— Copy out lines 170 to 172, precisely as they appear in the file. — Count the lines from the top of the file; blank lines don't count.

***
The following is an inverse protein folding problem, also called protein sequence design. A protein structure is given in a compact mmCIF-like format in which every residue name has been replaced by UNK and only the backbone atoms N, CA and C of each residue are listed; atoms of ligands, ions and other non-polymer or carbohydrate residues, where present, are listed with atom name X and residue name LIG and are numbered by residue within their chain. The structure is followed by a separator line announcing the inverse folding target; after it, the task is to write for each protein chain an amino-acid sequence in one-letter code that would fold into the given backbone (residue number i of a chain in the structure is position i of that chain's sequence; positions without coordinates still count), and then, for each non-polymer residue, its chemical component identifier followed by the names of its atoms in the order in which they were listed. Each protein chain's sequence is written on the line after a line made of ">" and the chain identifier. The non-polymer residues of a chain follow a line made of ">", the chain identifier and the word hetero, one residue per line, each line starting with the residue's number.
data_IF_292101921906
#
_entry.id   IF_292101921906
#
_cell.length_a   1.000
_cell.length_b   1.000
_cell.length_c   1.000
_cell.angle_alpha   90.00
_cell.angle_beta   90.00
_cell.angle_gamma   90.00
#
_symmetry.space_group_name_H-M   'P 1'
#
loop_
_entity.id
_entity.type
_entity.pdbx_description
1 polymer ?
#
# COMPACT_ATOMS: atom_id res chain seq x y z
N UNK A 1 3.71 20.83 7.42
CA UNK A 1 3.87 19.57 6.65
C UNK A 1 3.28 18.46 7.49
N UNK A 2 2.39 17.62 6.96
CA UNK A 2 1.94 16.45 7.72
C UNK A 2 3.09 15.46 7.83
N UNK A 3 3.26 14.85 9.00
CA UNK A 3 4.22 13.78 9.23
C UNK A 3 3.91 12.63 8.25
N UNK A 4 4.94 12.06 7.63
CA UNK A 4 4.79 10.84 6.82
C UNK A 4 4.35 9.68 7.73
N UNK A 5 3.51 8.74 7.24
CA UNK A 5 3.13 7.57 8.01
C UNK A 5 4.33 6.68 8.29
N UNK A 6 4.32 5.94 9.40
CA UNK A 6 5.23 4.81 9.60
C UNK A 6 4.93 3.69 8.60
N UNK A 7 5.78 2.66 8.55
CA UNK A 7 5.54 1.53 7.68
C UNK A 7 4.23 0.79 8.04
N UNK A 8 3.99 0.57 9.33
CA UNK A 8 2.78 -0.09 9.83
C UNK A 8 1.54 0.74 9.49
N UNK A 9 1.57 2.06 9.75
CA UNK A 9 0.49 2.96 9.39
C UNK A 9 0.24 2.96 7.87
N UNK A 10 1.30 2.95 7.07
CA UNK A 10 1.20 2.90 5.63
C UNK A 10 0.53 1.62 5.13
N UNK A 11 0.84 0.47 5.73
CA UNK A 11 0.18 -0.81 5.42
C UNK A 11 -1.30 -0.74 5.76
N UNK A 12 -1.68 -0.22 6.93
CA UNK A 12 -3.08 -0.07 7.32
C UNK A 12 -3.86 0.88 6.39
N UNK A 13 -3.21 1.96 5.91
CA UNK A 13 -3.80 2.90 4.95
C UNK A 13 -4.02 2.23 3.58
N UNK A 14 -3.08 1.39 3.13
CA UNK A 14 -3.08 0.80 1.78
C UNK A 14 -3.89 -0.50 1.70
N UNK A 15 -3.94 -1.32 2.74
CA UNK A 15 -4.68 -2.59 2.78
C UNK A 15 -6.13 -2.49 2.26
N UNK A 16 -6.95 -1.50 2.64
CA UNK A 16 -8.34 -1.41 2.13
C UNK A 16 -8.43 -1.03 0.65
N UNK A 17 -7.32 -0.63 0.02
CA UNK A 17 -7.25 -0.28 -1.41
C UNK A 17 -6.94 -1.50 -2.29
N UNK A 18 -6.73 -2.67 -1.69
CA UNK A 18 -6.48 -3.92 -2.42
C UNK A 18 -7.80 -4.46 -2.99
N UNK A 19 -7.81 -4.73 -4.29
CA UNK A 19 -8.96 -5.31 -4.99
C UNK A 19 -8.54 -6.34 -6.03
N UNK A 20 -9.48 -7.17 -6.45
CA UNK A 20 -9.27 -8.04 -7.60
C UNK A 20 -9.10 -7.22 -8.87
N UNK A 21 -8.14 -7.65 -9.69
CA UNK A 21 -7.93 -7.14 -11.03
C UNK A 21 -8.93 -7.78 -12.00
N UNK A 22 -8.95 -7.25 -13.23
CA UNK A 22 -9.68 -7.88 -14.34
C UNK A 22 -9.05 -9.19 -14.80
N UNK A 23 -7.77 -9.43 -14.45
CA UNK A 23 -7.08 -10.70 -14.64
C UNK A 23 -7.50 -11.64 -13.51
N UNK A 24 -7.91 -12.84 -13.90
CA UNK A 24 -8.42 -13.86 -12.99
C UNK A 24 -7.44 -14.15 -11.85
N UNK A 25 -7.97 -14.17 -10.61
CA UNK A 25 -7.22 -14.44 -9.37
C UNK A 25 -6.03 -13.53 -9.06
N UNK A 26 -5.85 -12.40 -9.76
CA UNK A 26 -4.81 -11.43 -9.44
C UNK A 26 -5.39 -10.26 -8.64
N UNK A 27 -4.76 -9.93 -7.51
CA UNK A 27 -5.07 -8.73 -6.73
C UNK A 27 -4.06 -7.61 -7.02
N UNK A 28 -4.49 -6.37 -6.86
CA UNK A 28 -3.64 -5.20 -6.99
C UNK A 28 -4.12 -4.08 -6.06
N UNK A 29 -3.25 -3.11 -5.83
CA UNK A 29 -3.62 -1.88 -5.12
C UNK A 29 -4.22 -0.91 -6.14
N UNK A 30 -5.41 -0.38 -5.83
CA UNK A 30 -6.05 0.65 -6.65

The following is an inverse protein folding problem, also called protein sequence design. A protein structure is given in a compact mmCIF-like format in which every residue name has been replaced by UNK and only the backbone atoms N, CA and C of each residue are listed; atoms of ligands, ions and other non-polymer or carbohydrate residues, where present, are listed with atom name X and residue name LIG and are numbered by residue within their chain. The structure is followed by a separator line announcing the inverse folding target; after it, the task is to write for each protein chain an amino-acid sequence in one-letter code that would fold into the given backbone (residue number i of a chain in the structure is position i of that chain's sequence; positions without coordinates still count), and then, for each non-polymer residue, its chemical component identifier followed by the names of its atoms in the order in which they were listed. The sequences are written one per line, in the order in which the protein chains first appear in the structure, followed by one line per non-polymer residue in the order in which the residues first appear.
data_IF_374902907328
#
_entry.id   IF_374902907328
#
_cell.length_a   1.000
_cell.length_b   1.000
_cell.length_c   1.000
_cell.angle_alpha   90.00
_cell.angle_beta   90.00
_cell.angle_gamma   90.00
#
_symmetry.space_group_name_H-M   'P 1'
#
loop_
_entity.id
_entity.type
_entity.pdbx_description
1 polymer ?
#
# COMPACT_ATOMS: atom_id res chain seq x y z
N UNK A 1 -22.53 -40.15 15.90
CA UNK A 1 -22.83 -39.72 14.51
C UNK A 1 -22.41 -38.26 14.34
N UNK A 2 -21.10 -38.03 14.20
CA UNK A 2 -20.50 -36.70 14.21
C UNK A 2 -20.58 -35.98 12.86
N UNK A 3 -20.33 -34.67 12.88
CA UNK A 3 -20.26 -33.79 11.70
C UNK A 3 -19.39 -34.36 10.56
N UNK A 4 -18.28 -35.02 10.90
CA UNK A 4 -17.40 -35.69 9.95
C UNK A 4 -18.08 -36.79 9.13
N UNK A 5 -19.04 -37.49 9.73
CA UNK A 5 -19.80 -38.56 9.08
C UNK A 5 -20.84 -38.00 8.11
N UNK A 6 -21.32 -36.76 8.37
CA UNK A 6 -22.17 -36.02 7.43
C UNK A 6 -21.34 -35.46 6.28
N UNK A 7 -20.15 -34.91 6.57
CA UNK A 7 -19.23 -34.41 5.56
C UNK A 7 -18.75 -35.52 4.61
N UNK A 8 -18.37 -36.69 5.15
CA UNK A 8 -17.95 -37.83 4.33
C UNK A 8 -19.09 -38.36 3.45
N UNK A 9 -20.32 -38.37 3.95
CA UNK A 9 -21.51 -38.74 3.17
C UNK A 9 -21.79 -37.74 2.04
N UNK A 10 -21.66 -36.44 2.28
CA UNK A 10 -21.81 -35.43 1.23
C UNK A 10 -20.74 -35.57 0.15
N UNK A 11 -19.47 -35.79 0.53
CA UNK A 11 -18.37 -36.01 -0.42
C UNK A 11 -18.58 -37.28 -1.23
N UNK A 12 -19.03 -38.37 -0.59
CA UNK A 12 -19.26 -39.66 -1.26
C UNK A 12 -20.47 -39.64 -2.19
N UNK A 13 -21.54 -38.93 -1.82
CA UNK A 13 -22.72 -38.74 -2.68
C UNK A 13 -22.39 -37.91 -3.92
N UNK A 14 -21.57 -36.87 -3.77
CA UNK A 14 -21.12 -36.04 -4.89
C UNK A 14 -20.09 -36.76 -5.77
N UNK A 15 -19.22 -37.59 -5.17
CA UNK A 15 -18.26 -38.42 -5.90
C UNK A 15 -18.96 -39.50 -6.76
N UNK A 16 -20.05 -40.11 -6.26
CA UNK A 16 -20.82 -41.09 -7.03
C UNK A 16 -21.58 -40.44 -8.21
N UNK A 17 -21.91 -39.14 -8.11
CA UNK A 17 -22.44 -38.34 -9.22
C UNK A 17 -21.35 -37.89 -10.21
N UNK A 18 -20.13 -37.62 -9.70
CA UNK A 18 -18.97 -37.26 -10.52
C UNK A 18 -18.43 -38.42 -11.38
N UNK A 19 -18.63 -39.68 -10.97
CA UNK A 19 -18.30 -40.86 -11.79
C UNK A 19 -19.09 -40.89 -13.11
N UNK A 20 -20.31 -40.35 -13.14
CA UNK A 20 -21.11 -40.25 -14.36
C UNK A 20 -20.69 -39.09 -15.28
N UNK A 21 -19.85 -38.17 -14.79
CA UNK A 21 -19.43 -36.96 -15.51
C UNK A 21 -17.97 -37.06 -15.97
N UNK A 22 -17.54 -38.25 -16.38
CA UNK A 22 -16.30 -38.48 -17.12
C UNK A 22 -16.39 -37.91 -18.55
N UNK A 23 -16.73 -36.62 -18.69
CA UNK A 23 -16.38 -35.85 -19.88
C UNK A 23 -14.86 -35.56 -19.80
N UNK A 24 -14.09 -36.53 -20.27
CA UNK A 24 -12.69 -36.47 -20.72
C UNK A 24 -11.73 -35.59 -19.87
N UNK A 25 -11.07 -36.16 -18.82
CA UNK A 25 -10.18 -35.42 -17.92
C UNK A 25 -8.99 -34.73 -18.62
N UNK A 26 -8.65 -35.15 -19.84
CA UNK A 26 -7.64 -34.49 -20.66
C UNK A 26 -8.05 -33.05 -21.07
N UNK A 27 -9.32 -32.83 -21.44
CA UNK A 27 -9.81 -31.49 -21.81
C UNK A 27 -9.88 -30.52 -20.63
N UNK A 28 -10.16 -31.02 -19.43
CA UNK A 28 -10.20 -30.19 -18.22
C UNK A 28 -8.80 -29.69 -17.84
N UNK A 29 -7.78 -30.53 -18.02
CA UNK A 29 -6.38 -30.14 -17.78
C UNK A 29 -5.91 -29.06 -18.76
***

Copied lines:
C UNK A 13 -22.39 -37.91 -3.92
N UNK A 14 -21.57 -36.87 -3.77
CA UNK A 14 -21.12 -36.04 -4.89